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Saharan dust brings health warning for St. Louis area

Itchy eyes and difficulty breathing are possible this weekend due to diminishing air quality

ST. LOUIS — A massive cloud of dust from Africa has traveled across the Atlantic Ocean and is starting to impact parts of North America. 

The dust made it to the Caribbean earlier this week, giving the sky a milky glow. While the scene here in St. Louis will not be as intense, the same phenomenon will happen over the weekend. 

The Sahara Desert spans across northern Africa. A mass of dusty air forms over this region every three to five days from late spring to early fall. It extends between 5,000 and 20,000 feet into the atmosphere. 

RELATED: 'Abnormally large dust cloud' making 5,000-mile trek across Atlantic towards US

Trade winds carry the dust across the Atlantic Ocean and push it into parts of North and South America. 

By Saturday, this Saharan Dust will push into the Gulf Coast states and eventually travel over the Bi-state area.

Sunsets will take on a different hue when the dusty mass is over us. They'll be more red and orange because dust particulates will scatter light differently than on a typical day.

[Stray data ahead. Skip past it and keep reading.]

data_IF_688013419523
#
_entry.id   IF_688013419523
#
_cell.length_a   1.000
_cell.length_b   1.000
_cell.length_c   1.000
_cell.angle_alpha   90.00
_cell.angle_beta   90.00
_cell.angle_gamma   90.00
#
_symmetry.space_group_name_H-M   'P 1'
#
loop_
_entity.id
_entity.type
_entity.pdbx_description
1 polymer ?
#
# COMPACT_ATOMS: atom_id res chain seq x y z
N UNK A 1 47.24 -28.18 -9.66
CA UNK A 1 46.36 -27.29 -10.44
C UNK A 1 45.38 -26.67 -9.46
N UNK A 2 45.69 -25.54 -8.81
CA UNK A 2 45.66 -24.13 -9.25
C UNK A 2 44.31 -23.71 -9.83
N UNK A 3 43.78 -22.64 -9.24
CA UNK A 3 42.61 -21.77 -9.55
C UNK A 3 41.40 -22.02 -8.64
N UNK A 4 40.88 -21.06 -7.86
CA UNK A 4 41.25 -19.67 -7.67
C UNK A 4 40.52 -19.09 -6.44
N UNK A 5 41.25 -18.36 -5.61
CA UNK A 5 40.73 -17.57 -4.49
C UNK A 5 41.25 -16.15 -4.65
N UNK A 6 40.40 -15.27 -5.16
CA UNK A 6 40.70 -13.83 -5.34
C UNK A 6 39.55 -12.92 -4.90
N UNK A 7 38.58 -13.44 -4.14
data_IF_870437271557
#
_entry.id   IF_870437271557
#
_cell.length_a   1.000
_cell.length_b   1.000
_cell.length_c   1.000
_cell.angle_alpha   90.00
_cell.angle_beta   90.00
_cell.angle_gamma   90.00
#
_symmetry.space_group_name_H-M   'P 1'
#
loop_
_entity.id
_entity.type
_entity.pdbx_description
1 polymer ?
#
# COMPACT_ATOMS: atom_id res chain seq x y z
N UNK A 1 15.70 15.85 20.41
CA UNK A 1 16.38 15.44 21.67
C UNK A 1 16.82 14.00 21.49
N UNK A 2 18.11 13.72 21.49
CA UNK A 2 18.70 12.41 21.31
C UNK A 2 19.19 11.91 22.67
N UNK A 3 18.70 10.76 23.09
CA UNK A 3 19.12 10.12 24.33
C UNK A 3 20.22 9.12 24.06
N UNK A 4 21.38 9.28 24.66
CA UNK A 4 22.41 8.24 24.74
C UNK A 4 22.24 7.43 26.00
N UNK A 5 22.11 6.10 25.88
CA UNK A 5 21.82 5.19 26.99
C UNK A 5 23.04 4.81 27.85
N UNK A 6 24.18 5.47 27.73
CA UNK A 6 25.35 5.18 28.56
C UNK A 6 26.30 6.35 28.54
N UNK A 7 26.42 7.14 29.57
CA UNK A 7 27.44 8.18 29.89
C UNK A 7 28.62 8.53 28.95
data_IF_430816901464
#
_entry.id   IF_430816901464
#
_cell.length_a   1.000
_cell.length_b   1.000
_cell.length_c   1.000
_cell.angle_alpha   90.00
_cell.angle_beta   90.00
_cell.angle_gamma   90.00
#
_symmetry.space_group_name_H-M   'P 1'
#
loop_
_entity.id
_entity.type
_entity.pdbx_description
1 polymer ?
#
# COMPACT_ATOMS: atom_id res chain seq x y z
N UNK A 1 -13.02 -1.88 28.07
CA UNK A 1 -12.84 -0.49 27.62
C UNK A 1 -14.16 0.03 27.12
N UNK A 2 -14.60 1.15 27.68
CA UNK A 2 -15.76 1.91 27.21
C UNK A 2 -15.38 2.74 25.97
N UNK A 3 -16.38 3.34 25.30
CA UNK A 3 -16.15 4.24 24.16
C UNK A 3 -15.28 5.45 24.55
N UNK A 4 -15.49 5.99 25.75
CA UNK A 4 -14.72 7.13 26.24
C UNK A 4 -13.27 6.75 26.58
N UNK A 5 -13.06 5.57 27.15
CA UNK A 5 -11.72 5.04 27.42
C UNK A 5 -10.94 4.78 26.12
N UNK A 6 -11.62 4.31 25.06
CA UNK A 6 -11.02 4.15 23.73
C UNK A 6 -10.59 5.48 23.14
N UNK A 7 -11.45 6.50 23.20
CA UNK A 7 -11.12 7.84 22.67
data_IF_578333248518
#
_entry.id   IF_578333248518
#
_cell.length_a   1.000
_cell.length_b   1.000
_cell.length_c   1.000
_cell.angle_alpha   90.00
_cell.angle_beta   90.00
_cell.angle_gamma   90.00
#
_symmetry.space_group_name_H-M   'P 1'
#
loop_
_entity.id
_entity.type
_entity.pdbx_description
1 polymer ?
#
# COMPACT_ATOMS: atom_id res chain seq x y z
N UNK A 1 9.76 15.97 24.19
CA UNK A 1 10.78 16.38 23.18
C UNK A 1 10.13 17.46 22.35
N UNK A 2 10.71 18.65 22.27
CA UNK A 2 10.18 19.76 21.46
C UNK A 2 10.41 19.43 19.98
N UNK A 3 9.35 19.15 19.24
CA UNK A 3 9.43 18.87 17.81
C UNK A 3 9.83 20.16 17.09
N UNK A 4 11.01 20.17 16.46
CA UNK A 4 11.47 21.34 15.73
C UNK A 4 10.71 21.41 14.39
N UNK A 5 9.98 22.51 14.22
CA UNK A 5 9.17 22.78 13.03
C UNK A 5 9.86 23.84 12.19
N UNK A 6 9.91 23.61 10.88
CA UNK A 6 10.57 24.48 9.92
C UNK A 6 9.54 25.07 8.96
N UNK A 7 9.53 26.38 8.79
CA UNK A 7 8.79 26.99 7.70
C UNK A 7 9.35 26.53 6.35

Credit: KSDK

Despite the unique sunsets, the dust in our forecast also comes with a health warning. 

Doctor H. James Wedner is the Chief of Allergy and Immunology at Washington University and Barnes-Jewish Hospital.

"There's dust and there's dust. Dust comes in all shapes and flavors and kinds," he said.

And the Saharan dust coming for the St. Louis area is very fine, invisible close up. 

"It's very tiny particles and they're small enough to get into the lungs, and yes they can affect your breathing," Dr. Wedner explained.

FORECAST: Saharan dust plume headed toward Missouri, Illinois

People with asthma and lung disease may notice difficulty breathing. Others may have itchy eyes or a runny nose. 

"We shouldn't be caught off guard, especially with the pandemic and everything else that's going on. We don't need other problems, our patients don't need more problems," warned Dr. Alpana Chandra with Mercy Clinic Pulmonology.

While most cloth masks won't filter out fine dust particulates, those masks will be more important while this Saharan mass is over us. 

"Being exposed to this kind of a deterioration in air quality may enhance your chances of or enhance your susceptibility to a viral infection," explained Dr. Chandra, "I think it is very important to be a little bit more cautious about keeping that mask on."

Both doctors recommended limiting time outside when air quality diminishes. Dr. Wedner also suggested keeping your A/C unit's fan on throughout the day. He said it uses as much electricity as a light bulb and can filter out dust particles in your home.

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